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Following are the books coming out this month that we are excited about!

Gruen, L. (2018). Critical Terms for Animal Studies. University of Chicago. Animal Studies is a rapidly growing interdisciplinary field devoted to examining, understanding, and critically evaluating the complex relationships between humans and other animals. Scholarship in Animal Studies draws on a variety of methodologies to explore these multi-faceted relationships in order to help us understand the ways in which other animals figure in our lives and we in theirs. Bringing together the work of a group of internationally distinguished scholars, the contribution in Critical Terms for Animal Studies offers distinct voices and diverse perspectives, exploring significant concepts and asking important questions. How do we take non-human animals seriously, not simply as metaphors for human endeavors, but as subjects themselves? What do we mean by anthropocentrism, captivity, empathy, sanctuary, and vulnerability, and what work do these and other critical terms do in Animal Studies? Sure to become an indispensable reference for the field, Critical Terms for Animal Studies not only provides a framework for thinking about animals as subjects of their own experiences, but also serves as a touchstone to help us think differently about our conceptions of what it means to be human, and the impact human activities have on the more than human world.

Horsthemke, K. (2018). Animal Rights Education. Springer. This book explores how the ethical treatment and status of other-than-human animals influence pedagogy, teaching, and learning in general, aiming to fill what has been a gap in the philosophy of education. It examines key trends in this regard, including environmental education, humane education, posthumanist education, ecopedagogy, critical animal pedagogy, critical animal studies, animal standpoint theory, and vegan education. The book discusses animal minds and interests, and how animals have been accommodated in moral theory. Further, it investigates whether anti-racist and anti-sexist education logically entail anti-speciesist education and closes by proposing animal rights education as a viable and sound alternative, a pedagogy that does justice not only to animals in general and as species, but also to individual animals. If animal rights education is philosophically and educationally meaningful, then it can arguably offer a powerful pedagogical tool, and facilitate lasting pro-animal changes.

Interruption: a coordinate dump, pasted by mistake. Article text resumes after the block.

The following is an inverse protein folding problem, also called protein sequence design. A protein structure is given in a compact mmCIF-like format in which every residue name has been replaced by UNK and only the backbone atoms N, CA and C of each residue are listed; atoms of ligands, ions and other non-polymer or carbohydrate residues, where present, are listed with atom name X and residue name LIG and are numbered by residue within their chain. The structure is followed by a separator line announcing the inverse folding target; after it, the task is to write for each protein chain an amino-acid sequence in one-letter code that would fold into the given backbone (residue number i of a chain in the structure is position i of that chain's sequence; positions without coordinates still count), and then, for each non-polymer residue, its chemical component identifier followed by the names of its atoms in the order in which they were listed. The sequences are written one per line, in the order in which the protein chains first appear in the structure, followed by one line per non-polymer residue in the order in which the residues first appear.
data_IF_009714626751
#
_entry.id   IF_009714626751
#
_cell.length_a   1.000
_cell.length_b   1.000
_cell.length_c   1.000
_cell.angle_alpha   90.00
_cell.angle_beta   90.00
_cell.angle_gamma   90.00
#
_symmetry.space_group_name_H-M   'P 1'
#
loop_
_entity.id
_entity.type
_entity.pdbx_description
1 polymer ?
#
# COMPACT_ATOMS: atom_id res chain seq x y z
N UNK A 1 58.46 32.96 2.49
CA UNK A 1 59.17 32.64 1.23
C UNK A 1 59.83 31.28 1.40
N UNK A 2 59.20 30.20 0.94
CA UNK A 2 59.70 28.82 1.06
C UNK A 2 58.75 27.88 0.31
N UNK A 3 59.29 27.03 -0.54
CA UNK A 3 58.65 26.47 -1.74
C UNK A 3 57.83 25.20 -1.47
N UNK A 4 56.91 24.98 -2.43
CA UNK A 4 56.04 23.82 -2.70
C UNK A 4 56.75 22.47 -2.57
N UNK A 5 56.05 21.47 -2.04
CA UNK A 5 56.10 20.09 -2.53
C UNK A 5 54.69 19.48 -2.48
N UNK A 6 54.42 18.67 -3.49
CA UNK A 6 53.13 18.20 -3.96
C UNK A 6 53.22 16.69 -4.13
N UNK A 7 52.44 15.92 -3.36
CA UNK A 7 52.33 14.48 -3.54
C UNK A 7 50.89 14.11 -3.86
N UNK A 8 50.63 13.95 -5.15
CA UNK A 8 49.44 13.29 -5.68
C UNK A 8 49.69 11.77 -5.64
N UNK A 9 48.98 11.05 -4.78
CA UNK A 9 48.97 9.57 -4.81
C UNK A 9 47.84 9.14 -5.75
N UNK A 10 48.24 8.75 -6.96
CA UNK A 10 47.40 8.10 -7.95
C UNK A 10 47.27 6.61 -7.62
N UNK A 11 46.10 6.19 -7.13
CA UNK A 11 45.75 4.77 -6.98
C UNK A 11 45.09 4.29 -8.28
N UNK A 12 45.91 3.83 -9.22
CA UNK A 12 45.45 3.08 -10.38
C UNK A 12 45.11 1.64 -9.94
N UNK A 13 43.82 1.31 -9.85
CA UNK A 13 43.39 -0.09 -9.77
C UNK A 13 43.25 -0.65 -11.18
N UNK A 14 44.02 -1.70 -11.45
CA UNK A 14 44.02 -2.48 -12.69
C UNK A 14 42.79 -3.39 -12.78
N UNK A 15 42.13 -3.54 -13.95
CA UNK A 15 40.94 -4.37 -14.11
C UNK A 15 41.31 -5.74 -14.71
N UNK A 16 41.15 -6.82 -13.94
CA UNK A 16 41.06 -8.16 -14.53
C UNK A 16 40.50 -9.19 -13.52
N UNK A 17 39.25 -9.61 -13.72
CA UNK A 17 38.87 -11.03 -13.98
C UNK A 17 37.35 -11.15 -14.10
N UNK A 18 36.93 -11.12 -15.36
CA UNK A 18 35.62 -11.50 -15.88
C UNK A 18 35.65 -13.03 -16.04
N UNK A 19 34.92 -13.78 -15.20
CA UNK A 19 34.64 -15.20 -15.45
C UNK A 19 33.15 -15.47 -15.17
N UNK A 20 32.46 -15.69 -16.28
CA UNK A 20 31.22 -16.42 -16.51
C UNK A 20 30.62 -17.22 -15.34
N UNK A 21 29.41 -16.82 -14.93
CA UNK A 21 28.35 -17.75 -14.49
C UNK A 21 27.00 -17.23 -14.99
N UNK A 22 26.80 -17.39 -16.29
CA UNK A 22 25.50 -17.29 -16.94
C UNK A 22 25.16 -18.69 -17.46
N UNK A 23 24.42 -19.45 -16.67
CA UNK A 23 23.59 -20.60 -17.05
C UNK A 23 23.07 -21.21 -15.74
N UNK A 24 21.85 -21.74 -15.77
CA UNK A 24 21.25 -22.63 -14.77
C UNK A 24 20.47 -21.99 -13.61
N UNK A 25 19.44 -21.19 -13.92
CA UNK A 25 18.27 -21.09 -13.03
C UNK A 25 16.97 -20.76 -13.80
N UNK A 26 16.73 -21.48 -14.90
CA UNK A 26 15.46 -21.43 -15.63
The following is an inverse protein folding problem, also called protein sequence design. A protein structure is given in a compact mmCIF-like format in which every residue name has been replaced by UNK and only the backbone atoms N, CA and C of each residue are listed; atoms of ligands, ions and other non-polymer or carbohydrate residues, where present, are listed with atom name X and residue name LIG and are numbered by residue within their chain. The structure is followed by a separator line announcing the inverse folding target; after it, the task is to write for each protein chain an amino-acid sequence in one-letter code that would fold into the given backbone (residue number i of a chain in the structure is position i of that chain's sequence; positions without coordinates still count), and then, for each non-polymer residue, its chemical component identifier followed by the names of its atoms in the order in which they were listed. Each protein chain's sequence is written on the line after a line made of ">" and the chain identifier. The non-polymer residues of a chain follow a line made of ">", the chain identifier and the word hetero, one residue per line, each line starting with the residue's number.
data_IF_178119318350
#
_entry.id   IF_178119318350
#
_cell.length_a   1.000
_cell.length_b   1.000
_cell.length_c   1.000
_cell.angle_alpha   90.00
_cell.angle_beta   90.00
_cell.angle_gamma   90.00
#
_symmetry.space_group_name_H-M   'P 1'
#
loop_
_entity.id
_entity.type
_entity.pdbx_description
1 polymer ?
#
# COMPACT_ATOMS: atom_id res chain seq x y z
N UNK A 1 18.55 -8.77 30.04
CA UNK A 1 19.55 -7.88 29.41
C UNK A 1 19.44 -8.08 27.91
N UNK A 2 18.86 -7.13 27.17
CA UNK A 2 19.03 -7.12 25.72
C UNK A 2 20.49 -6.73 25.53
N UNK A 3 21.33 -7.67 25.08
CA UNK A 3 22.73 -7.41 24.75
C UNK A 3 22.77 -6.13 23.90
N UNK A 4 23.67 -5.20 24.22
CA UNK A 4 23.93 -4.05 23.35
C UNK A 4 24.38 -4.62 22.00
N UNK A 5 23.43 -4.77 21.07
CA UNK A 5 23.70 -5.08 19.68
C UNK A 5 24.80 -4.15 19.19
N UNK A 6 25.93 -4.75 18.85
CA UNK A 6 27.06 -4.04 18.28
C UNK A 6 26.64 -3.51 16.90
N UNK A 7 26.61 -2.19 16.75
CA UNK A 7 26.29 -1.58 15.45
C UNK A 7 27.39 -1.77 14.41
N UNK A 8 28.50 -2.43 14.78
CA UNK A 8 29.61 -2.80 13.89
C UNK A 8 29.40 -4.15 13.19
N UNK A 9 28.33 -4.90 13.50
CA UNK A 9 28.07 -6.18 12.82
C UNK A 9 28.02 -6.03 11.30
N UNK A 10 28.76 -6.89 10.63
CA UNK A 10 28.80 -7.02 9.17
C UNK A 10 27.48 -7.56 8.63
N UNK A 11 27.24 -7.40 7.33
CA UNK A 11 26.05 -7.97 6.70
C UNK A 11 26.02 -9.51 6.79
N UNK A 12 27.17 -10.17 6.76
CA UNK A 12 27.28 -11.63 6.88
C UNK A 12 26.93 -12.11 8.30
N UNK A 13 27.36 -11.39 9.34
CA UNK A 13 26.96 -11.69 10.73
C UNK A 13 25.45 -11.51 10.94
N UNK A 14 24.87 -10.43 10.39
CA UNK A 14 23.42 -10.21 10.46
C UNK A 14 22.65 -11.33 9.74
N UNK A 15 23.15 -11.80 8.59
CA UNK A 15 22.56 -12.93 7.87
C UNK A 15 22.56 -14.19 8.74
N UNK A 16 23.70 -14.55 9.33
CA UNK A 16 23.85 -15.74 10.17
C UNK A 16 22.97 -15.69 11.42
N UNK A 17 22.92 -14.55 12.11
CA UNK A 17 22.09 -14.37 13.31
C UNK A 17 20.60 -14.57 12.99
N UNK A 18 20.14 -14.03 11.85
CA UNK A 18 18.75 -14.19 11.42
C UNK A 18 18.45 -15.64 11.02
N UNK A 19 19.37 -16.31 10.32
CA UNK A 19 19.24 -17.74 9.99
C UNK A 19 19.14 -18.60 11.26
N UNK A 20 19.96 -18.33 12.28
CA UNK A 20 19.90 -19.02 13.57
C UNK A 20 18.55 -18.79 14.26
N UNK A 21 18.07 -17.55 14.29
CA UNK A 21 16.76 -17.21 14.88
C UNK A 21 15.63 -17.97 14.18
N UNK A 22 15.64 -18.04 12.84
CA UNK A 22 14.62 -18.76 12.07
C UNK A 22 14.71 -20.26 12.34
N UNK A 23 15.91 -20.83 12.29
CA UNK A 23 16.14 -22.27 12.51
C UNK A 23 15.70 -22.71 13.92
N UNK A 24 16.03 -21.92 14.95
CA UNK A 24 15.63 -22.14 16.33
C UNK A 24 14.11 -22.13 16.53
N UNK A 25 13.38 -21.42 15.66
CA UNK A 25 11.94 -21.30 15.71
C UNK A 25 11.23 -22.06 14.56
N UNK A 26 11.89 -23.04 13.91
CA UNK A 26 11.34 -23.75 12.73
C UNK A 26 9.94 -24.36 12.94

Kessler, B. (2018). Ontology and Closeness in Human-Nature. Springer. In Ontology and Closeness in Human-Nature Relationships, Neil H. Kessler identifies the preconceptions which can keep the modern human mind in the dark about what is happening relationally between humans and the more-than-human world. He has written an accessible work of environmental philosophy, with a focus on the ontology of human-nature relationships. In it, he contends that large-scale environmental problems are intimate and relational in origin. He also challenges the deeply embedded, modernist assumptions about the relational limitations of more-than-human beings, ones which place erroneous limitations on the possibilities for human/more-than-human closeness. Diverging from the posthumanist literature and its frequent reliance on new materialist ontology, the arguments in the book attempt to sweep away what ecofeminists call “human/nature dualisms. In doing so, conceptual avenues open up that have the power to radically alter how we engage in our daily interactions with the more-than-human world all around us. Given the diversity of fields and disciplines focused on the human-nature relationship, the topics of this book vary quite broadly, but always converge at the nexus of what is possible between humans and more-than-human beings. The discussion interweaves the influence of human/nature dualisms with the limitations of Deleuzian becoming and posthumanism’s new materialism and agential realism. It leverages interhuman interdependence theory, Charles Peirce’s synechism of feeling and various treatments of Theory of Mind while exploring the influence of human/nature dualisms on sustainability, place attachment, common worlds pedagogy, emergence, and critical animal studies. It also explores the implications of plant electrical activity, plant intelligence, and plant “neurobiology” for possibilities of relational capacities in plants while even grappling with theories of animism to challenge the animate/inanimate divide. The result is an engaging, novel treatment of human-nature relational ontology that will encourage the reader to look at the world in a whole new way.